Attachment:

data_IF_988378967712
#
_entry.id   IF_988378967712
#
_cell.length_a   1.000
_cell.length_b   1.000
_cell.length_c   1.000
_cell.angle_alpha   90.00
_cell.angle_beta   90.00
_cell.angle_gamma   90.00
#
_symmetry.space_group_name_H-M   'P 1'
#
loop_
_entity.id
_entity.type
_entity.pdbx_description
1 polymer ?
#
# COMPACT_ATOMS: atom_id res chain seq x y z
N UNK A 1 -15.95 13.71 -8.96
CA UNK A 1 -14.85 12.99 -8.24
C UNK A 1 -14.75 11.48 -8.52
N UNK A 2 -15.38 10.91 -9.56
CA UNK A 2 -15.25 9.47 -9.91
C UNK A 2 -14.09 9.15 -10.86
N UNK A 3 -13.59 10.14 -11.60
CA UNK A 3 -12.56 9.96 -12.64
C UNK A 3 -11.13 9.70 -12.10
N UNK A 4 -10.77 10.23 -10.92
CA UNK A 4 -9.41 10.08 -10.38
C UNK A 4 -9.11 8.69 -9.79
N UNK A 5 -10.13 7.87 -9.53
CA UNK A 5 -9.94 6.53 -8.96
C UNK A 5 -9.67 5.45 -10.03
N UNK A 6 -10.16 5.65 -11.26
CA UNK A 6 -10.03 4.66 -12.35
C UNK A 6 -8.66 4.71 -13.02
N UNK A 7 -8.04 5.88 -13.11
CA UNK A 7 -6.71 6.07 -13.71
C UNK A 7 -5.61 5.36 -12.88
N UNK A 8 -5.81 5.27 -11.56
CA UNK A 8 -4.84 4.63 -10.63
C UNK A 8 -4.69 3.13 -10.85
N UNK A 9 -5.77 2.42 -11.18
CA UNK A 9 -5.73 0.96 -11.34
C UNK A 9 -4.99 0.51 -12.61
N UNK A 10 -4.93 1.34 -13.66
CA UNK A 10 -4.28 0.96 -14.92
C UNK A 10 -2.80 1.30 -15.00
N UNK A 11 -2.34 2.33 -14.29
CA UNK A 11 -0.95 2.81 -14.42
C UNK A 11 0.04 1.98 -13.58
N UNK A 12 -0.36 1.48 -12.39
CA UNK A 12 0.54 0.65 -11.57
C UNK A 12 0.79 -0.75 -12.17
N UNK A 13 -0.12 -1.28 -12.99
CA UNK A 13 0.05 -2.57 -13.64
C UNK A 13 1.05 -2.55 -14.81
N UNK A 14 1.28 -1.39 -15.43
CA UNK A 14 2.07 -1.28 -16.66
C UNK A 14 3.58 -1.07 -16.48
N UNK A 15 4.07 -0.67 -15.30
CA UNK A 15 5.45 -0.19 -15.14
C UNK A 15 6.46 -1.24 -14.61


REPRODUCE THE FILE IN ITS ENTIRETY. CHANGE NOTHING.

data_IF_988378967712
#
_entry.id   IF_988378967712
#
_cell.length_a   1.000
_cell.length_b   1.000
_cell.length_c   1.000
_cell.angle_alpha   90.00
_cell.angle_beta   90.00
_cell.angle_gamma   90.00
#
_symmetry.space_group_name_H-M   'P 1'
#
loop_
_entity.id
_entity.type
_entity.pdbx_description
1 polymer ?
#
# COMPACT_ATOMS: atom_id res chain seq x y z
N UNK A 1 -15.95 13.71 -8.96
CA UNK A 1 -14.85 12.99 -8.24
C UNK A 1 -14.75 11.48 -8.52
N UNK A 2 -15.38 10.91 -9.56
CA UNK A 2 -15.25 9.47 -9.91
C UNK A 2 -14.09 9.15 -10.86
N UNK A 3 -13.59 10.14 -11.60
CA UNK A 3 -12.56 9.96 -12.64
C UNK A 3 -11.13 9.70 -12.10
N UNK A 4 -10.77 10.23 -10.92
CA UNK A 4 -9.41 10.08 -10.38
C UNK A 4 -9.11 8.69 -9.79
N UNK A 5 -10.13 7.87 -9.53
CA UNK A 5 -9.94 6.53 -8.96
C UNK A 5 -9.67 5.45 -10.03
N UNK A 6 -10.16 5.65 -11.26
CA UNK A 6 -10.03 4.66 -12.35
C UNK A 6 -8.66 4.71 -13.02
N UNK A 7 -8.04 5.88 -13.11
CA UNK A 7 -6.71 6.07 -13.71
C UNK A 7 -5.61 5.36 -12.88
N UNK A 8 -5.81 5.27 -11.56
CA UNK A 8 -4.84 4.63 -10.63
C UNK A 8 -4.69 3.13 -10.85
N UNK A 9 -5.77 2.42 -11.18
CA UNK A 9 -5.73 0.96 -11.34
C UNK A 9 -4.99 0.51 -12.61
N UNK A 10 -4.93 1.34 -13.66
CA UNK A 10 -4.28 0.96 -14.92
C UNK A 10 -2.80 1.30 -15.00
N UNK A 11 -2.34 2.33 -14.29
CA UNK A 11 -0.95 2.81 -14.42
C UNK A 11 0.04 1.98 -13.58
N UNK A 12 -0.36 1.48 -12.39
CA UNK A 12 0.54 0.65 -11.57
C UNK A 12 0.79 -0.75 -12.17
N UNK A 13 -0.12 -1.28 -12.99
CA UNK A 13 0.05 -2.57 -13.64
C UNK A 13 1.05 -2.55 -14.81
N UNK A 14 1.28 -1.39 -15.43
CA UNK A 14 2.07 -1.28 -16.66
C UNK A 14 3.58 -1.07 -16.48
N UNK A 15 4.07 -0.67 -15.30
CA UNK A 15 5.45 -0.19 -15.14
C UNK A 15 6.46 -1.24 -14.61